Object Lessons

I have been thinking about Jeremiah a lot lately.

In the early verses of the book of Jeremiah, God comes to him and tells him don’t get married and don’t have kids. This, God tells him, will represent what the nation of Israel will be like: without comfort and without heirs to carry on their line.

I am learning more and more about the old Jewish ideas on marriage in a book that I am reading right now. Sometimes in a welfare state where so many services are provided I forget how important family, and more specifically having kids was for people in ancient cultures. There are practical reasons like needing more hands on the farm or tending flocks. There were reasons of protection, more kids meant more swords in case you were raided or asked to go to war. There were reasons of age, meaning that off spring ensured that you had people to take care of you when you were old and unable to care for yourself. Then there were all the impractical reasons like passing on your name and being remembered.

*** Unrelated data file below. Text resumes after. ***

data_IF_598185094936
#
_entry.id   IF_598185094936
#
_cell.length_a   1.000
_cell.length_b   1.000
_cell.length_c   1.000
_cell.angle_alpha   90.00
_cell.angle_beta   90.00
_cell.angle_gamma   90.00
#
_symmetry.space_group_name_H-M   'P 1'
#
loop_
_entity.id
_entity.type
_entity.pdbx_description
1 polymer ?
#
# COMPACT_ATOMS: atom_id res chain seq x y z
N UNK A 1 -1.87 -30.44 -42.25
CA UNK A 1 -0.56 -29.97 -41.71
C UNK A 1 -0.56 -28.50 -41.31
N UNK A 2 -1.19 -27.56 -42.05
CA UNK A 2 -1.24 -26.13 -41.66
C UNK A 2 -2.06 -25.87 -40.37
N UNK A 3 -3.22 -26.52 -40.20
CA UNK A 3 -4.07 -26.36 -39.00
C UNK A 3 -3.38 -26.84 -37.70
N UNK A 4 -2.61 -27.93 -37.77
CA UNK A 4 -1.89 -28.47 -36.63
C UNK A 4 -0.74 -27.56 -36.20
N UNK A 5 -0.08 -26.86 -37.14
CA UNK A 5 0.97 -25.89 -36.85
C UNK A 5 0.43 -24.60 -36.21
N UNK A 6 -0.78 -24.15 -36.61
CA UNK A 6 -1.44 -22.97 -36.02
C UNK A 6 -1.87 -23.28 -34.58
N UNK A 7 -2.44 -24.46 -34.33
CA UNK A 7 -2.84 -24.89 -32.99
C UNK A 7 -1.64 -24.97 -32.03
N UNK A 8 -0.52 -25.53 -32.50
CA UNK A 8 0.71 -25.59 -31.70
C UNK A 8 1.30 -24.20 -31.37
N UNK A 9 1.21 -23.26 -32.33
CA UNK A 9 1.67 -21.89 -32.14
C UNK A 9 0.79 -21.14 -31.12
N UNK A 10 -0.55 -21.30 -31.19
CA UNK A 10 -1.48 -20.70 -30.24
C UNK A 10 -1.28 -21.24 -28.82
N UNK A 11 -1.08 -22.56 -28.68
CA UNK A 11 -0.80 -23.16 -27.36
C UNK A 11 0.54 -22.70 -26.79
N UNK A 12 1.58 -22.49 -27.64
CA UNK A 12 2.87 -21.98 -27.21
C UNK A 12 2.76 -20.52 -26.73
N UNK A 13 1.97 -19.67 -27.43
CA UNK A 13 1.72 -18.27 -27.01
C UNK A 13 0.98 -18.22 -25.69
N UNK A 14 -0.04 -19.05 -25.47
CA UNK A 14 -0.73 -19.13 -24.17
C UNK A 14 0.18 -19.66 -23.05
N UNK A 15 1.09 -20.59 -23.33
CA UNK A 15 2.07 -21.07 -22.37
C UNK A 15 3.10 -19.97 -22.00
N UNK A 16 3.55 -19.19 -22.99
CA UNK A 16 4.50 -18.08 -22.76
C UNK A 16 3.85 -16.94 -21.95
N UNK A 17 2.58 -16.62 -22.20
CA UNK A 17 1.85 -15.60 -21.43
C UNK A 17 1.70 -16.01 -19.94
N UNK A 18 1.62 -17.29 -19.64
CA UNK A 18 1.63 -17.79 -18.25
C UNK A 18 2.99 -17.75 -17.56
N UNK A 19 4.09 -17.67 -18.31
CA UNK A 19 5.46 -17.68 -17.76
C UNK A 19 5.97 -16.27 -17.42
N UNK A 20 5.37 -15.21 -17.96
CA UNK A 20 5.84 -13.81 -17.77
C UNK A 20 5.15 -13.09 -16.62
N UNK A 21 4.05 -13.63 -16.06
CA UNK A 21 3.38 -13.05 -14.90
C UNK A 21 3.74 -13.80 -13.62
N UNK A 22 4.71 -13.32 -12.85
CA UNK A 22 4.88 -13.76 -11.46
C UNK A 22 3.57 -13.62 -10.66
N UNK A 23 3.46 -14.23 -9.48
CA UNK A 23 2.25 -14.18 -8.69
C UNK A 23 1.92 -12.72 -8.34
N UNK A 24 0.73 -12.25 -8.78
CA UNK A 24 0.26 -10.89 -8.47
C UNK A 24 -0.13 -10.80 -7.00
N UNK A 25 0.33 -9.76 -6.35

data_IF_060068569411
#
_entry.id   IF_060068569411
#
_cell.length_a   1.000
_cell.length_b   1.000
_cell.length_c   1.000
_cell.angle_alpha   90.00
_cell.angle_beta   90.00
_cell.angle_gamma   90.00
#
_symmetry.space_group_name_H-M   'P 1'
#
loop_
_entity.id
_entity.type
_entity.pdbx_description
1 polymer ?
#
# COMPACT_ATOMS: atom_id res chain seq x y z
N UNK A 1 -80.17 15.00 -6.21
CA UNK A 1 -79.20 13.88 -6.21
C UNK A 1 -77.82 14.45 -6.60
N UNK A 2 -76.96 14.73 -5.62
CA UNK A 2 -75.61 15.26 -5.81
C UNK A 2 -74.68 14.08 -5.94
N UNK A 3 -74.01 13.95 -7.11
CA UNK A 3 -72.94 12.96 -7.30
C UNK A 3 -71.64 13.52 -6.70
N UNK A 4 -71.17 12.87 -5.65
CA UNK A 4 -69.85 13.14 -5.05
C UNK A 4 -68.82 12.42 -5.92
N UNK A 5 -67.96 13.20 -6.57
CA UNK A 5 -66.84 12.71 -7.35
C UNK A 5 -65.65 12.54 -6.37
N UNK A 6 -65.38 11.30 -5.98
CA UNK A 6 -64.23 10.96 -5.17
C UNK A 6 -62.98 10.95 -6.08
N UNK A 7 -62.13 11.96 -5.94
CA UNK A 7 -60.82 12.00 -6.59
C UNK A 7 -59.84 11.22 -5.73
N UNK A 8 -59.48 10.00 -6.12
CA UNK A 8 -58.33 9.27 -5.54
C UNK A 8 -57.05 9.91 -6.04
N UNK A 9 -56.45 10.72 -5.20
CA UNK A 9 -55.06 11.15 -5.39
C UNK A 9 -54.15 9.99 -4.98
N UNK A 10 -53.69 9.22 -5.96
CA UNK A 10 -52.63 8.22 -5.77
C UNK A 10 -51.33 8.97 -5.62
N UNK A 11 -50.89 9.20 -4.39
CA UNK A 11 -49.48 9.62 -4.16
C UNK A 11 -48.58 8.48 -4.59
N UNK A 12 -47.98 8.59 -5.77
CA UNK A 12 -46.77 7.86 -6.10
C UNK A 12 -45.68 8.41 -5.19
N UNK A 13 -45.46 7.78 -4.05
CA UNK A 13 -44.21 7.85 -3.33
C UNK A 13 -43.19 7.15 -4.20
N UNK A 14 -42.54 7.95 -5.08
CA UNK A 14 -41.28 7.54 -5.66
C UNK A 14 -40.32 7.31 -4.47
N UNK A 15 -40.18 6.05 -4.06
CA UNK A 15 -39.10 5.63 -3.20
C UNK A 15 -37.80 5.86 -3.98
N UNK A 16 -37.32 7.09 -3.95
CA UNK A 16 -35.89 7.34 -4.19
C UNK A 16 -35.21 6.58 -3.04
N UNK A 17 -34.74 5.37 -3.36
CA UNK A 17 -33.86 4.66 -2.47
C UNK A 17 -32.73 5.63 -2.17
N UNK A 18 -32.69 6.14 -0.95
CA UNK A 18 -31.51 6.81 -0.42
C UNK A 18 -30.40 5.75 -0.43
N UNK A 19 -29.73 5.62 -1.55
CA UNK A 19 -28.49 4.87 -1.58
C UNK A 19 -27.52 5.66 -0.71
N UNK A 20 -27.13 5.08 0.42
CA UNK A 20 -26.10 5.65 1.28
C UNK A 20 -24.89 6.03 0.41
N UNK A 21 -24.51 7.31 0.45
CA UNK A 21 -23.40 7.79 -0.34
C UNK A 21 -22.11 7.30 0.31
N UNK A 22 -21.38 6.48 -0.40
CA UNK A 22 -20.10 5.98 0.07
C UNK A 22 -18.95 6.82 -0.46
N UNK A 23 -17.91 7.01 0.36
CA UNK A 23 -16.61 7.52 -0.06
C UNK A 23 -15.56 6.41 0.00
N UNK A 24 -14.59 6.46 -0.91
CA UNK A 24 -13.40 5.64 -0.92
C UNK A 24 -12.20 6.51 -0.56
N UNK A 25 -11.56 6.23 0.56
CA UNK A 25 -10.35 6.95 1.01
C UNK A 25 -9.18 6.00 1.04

God shows up tells Jeremiah not to get married or have kids. He says that it is to be an object lesson to all of Israel who he was going to deprive of protection and welfare because they‘d strayed from the path.

God called Jeremiah to singleness so that when people said, “You are without protection. You are without offspring and anyone to care for you.” Jeremiah was called to this so he could say, “As are you, Israel.”

Recently I have been thinking about other things that we can do with our lives to be object lessons to the people around us.

I don’t have any suggestions. I have just been thinking lately.

 

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About coleyoakum

My name is Coleman Yoakum. I am formerly a student at Harding University. Today you can find me in Detroit Michigan doing what I can to expand the Kingdom of God and preparing to start an intentional community in Pontiac. I enjoy reading, writing, photography, music and politics. I am sure that all of these things will find their way to this blog from time to time. Twitter: coleyoakum Facebook: Coleman Yoakum Email: coleyoakum@gmail.com Flickr: flickr.com/photos/coleyoakum/

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